scoene | Jul 13, 2021 |
Boy, oh boy. I don't know why I ever let myself imagine that there might be a tidy resolution to this four-book saga that has eaten up much of the last two months for me. "Unlike stories," Ferrante writes in the last paragraph, "real life, when it has passed, inclines toward obscurity, not clarity." Endeavoring, as she has from the beginning, to make this story as real as possible, Ferrante offers no clarity here. It would have been all wrong if she had, but it's hard not to want it anyway. Even with all their wretched, envious scheming, I miss Elena and Lila already, but am glad I stuck with them to the end.

( )
  CaitlinMcC | Jul 11, 2021 |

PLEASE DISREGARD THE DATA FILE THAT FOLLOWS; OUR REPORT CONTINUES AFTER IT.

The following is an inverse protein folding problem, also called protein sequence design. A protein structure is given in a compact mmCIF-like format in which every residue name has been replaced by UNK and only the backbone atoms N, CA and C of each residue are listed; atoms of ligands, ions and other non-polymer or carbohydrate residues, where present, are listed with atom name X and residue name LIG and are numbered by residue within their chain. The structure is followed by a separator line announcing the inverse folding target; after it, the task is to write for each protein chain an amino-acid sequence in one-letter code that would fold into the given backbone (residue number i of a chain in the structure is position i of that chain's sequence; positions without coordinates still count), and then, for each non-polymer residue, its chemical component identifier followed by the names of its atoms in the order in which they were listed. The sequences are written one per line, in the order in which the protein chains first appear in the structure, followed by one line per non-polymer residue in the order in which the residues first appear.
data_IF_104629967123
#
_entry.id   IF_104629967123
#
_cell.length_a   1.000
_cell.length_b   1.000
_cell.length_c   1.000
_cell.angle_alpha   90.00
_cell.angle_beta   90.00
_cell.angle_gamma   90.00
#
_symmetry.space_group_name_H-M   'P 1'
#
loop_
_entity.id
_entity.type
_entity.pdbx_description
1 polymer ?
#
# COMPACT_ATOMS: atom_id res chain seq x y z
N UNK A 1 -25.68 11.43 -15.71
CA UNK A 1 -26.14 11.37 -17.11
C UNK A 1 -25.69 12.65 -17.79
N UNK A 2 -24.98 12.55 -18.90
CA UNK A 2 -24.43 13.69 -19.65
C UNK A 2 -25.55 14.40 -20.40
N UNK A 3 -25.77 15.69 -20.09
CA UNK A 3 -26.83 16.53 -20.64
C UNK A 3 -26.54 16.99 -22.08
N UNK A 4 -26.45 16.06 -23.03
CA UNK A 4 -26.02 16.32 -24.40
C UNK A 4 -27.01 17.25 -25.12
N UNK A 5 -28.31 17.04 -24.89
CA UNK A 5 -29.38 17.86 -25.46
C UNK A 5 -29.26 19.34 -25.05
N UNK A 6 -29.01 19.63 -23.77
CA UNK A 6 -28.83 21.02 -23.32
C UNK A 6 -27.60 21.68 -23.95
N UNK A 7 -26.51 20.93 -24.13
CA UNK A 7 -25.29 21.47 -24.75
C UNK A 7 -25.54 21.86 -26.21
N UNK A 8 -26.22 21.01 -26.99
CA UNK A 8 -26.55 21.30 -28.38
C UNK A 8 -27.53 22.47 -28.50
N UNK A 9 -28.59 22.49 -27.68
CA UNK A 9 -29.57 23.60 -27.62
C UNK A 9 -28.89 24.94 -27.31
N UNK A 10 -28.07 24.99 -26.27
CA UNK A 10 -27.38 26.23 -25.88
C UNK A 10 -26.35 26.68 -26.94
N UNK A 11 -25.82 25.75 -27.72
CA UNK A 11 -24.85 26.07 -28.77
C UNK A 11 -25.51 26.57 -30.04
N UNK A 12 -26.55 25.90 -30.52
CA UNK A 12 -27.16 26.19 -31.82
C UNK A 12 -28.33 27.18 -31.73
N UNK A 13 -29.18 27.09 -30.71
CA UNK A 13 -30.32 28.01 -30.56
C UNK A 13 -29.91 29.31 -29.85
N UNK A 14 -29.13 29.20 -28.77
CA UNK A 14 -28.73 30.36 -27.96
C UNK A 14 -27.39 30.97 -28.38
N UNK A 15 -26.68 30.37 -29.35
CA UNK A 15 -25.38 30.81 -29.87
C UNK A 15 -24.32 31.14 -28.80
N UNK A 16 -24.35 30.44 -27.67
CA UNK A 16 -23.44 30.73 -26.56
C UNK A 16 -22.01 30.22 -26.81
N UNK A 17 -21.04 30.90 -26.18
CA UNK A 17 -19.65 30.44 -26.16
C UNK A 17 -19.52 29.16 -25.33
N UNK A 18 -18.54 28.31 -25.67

The final volume of the Neapolitan Novels has just the balance of clarity and ambiguity that it deserves. All of the plotlines are "closed", but the central mystery of Lila's place in Elena's life is open forever, as it should be. Her children have given her a mixture of pride and frustration. Her past lovers brought both disappointment and fulfillment. Even the city of Naples, which she's been constantly running from but never entirely leaving, remains as alienating as it is inescapable. She ends the final book with Lila having vanished from her life, trying to write the story of her relationship with her best friend, knowing that it will never truly capture the most essential aspects of that friendship but unable to desist. You knew exactly how the story would end from the very beginning of the first volume, but you had to see how Ferrante would get there, and that ability to compel the reader's attention over the subsequent thousands of pages is the mark of a truly great writer. I can nitpick individual parts of the series but overall it's exactly as great as everyone says it is.